To solve the problem, the most convenient way is to explore whether DEGs identified in PDX tumor tissues can still distinguish different tumor subtypes as potential biomarkers. Herein, we selected eight tumor subtypes originating from different tissues, including breast, kidney, large intestine, lung, ovary, pancreas, skin, and soft tissues, for the identification of DEGs in the PDX mouse model based on a study (Gao et al., 2015) on PDX tumor expression profile. Several advanced computational methods were used in this study, including the Monte Carlo feature selection (MCFS) (Draminski et al., 2008), incremental feature selection (IFS) (Liu and Setiono, 1998), and support vector machine (SVM) (Cortes and Vapnik, 1995). As a result, a group of highly related genes was identified, which may be distinctively expressed in different tumor subtypes as PDX tumor tissue. Furthermore, several quantitative rules were set up for the identification of different xenograft tumor subtypes by a specific set of functional distinctive genes. The results reported in this study further validated that PDX mouse models may be a relatively effective and practical mouse model in the field of tumor studies and may be favorable to be applied to indicate DEGs from primary tumor tissues between different tumor subtypes.

Materials and Methods

Dataset

We downloaded the expression data of 20,502 genes in eight PDX tumor tissues: (1) kidney, (2) skin, (3) ovary, (4) soft tissue, (5) breast, (6) pancreas, (7) lung, and (8) large intestine. The number of samples in each tissue is shown in Table 1. A total of 594 samples were considered in this study. The high-throughput screening data using PDX were obtained from the Gene Expression Omnibus (GEO) with accession number GSE78806 (Gao et al., 2015). To investigate whether the primary site of tumor has great influences on PDX, we compared the gene expression profiles of PDX from different primary sites.

TABLE 1
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Table 1 Number of samples for each of the eight tissues.

Feature Selection

Many genes are specifically expressed in the tissues; that is, some genes are closely related to certain tissues. To identify highly related genes for different tissues, we first used the MCFS (Draminski et al., 2008) method to analyze the expression data of 20,502 genes, obtaining a feature list and several classification rules. Then, the two-stage IFS (Liu and Setiono, 1998) method was applied to yield optimum features (genes), wherein the SVM (Cortes and Vapnik, 1995) exhibited a strong discriminative power for samples from different tissues.

Monte Carlo Feature Selection

MCFS (Draminski et al., 2008) is a type of feature selection method. As mentioned in the section Dataset, 594 samples were investigated in this study, and each sample was represented by 20,502 features. Thus, the dataset we studied is a high-dimensional dataset. The MCFS method is ideal in dealing with this type of dataset (Draminski et al., 2008). To date, this method has been applied to deal with several biological problems (Cai et al., 2018; Chen et al., 2018a; Chen et al., 2018c; Pan et al., 2018). In this study, it was also adopted to analyze all features and rank them for supervised classifiers.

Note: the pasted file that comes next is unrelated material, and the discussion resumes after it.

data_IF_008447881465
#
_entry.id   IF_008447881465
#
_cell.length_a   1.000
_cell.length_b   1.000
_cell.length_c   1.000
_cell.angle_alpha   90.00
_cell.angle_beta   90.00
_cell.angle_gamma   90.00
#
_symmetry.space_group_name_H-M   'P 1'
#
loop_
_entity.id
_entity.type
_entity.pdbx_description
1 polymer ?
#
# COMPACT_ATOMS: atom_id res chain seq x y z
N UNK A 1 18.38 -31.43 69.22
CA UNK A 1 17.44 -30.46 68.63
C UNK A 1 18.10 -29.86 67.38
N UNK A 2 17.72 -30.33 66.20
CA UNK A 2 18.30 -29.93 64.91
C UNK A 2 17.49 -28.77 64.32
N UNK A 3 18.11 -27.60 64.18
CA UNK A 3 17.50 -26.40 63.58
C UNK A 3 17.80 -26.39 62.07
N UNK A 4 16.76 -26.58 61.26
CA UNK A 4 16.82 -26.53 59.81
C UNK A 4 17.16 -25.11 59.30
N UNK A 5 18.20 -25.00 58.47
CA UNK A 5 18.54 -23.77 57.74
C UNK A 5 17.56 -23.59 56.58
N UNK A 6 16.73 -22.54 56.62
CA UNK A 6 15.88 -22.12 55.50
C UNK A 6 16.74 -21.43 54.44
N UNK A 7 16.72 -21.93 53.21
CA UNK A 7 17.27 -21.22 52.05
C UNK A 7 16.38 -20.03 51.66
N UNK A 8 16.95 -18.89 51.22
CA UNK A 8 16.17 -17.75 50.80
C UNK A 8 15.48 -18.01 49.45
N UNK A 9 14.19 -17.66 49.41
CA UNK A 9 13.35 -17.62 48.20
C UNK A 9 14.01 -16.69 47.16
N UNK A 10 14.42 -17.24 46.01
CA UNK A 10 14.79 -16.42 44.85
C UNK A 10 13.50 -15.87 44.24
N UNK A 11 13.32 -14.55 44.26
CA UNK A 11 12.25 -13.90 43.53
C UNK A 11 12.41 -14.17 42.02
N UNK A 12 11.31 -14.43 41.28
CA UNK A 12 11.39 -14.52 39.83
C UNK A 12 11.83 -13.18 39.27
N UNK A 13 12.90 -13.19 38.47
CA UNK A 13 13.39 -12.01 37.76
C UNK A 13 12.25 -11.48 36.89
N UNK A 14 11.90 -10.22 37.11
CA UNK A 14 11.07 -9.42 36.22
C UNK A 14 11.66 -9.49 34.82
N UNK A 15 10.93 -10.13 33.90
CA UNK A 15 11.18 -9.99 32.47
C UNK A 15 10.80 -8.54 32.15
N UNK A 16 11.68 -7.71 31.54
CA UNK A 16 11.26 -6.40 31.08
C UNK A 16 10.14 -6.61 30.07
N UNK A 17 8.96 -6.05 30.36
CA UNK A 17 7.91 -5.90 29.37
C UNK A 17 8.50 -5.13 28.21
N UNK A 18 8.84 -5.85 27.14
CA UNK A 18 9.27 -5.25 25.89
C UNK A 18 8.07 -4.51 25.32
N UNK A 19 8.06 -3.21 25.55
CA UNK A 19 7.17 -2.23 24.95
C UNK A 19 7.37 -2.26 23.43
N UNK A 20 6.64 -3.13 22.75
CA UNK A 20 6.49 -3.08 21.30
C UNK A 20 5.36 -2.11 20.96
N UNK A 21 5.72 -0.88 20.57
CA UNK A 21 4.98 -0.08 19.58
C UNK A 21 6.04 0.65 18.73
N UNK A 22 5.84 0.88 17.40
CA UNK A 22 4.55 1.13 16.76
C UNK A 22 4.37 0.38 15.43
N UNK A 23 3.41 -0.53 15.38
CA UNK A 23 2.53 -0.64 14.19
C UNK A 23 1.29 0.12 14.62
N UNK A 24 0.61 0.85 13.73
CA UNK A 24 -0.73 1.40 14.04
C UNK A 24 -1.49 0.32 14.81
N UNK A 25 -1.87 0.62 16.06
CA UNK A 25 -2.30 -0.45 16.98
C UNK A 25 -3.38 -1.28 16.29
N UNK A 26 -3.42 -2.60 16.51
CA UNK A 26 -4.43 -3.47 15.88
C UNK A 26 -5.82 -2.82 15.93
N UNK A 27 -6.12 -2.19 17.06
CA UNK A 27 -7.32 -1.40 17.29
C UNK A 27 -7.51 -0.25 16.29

MCFS constructs decision tree classifiers for many bootstrap sets that are randomly selected from the original sample set, and each tree is grown from a randomly selected feature subset with m features of original M features, where m is much less than M. During the process, p decision trees are generated on a training set randomly selected from a bootstrapping dataset and a feature subset. The above process is repeated t times to obtain t feature subsets. In total, p × t decision trees can be constructed.

The relative importance (RI) indicates the importance of each feature, which mainly considers the number of times that the feature is involved in growing the p × t decision trees. The RI score of a feature g can be calculated using the following formula:

RI(g)=τ=1pt(wAcc)uIG(ng(τ))(no.in ng(τ)no.in τ)v,(1)

where wAcc is the weighted accuracy across all classes, ng(τ) indicates a node using feature g in decision tree τ, IG(ng(ᖟτ)) is the information gain of ng(ᖟτ), no.in τ is the number of training samples in τ, and no.inng(ᖟτ) is the number of samples in node ng(τ). u and v are two weighting factors, and we used their default setting of u = v = 1.

A feature assigning a high MI value means that it is quite important. To extract most important features, the MCFS method adopts a permutation test on class labels. In detail, in a round of permutation test, a permutation of class labels is assigned to samples and the MCFS method is executed on the dataset with new labels, producing a maximal RI value. After several rounds, many maximal RI values are generated. The threshold, indicating high significance level of features, is determined by the one-sided Student’s t test. Features receiving the RI value larger than such threshold are selected and termed as informative features. These features are deemed to be essential for the investigated dataset. For a detailed description, please refer to Dramiński et al. (2011).